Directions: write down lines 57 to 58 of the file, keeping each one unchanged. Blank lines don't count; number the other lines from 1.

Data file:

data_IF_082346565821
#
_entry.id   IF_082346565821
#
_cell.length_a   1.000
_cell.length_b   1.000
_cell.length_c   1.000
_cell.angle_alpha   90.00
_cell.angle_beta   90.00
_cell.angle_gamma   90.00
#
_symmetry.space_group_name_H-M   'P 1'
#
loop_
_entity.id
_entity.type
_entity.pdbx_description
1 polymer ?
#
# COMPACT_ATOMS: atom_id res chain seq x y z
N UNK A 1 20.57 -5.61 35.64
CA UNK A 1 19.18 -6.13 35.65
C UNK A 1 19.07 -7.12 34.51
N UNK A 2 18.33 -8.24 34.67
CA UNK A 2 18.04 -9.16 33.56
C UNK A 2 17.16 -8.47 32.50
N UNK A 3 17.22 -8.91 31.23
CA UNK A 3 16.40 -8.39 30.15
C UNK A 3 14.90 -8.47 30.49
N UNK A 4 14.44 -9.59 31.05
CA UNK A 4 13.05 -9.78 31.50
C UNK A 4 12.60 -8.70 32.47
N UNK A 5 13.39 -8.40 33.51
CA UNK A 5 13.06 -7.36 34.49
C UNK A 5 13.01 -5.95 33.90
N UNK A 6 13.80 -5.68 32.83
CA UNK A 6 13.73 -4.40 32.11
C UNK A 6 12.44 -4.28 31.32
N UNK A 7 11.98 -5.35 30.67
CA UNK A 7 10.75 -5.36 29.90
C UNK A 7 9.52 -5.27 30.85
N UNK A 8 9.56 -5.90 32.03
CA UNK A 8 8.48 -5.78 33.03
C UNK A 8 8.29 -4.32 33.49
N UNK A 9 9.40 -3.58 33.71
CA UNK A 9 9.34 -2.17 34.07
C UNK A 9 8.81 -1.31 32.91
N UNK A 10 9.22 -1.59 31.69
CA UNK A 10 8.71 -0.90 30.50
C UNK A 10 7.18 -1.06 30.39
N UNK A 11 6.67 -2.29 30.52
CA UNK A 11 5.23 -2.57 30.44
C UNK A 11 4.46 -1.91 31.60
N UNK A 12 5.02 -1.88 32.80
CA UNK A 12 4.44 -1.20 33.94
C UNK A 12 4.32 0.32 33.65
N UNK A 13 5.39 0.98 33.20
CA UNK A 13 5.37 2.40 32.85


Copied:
N UNK A 13 5.39 0.98 33.20
CA UNK A 13 5.37 2.40 32.85